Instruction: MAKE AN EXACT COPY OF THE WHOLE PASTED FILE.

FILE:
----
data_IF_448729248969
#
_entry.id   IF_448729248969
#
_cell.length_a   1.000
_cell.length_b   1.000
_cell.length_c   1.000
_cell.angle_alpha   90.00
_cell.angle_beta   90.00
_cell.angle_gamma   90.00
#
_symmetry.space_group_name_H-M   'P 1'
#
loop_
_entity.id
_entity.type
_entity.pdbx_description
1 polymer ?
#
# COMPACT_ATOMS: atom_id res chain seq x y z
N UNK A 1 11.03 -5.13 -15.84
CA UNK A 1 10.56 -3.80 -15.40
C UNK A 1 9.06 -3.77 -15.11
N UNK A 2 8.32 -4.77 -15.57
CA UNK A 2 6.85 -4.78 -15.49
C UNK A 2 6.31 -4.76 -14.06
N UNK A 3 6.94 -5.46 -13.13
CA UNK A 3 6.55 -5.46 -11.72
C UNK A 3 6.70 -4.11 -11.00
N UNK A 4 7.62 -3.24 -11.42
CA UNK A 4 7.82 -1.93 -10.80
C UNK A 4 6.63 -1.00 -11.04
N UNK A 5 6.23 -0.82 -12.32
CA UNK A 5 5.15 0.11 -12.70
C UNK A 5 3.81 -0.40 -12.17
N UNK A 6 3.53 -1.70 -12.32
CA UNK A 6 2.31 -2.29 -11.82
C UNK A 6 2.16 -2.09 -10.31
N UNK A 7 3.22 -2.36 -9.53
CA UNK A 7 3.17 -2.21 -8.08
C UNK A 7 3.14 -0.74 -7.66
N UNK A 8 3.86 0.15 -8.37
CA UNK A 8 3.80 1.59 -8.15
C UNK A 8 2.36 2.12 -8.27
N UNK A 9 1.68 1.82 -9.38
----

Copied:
data_IF_448729248969
#
_entry.id   IF_448729248969
#
_cell.length_a   1.000
_cell.length_b   1.000
_cell.length_c   1.000
_cell.angle_alpha   90.00
_cell.angle_beta   90.00
_cell.angle_gamma   90.00
#
_symmetry.space_group_name_H-M   'P 1'
#
loop_
_entity.id
_entity.type
_entity.pdbx_description
1 polymer ?
#
# COMPACT_ATOMS: atom_id res chain seq x y z
N UNK A 1 11.03 -5.13 -15.84
CA UNK A 1 10.56 -3.80 -15.40
C UNK A 1 9.06 -3.77 -15.11
N UNK A 2 8.32 -4.77 -15.57
CA UNK A 2 6.85 -4.78 -15.49
C UNK A 2 6.31 -4.76 -14.06
N UNK A 3 6.94 -5.46 -13.13
CA UNK A 3 6.55 -5.46 -11.72
C UNK A 3 6.70 -4.11 -11.00
N UNK A 4 7.62 -3.24 -11.42
CA UNK A 4 7.82 -1.93 -10.80
C UNK A 4 6.63 -1.00 -11.04
N UNK A 5 6.23 -0.82 -12.32
CA UNK A 5 5.15 0.11 -12.70
C UNK A 5 3.81 -0.40 -12.17
N UNK A 6 3.53 -1.70 -12.32
CA UNK A 6 2.31 -2.29 -11.82
C UNK A 6 2.16 -2.09 -10.31
N UNK A 7 3.22 -2.36 -9.53
CA UNK A 7 3.17 -2.21 -8.08
C UNK A 7 3.14 -0.74 -7.66
N UNK A 8 3.86 0.15 -8.37
CA UNK A 8 3.80 1.59 -8.15
C UNK A 8 2.36 2.12 -8.27
N UNK A 9 1.68 1.82 -9.38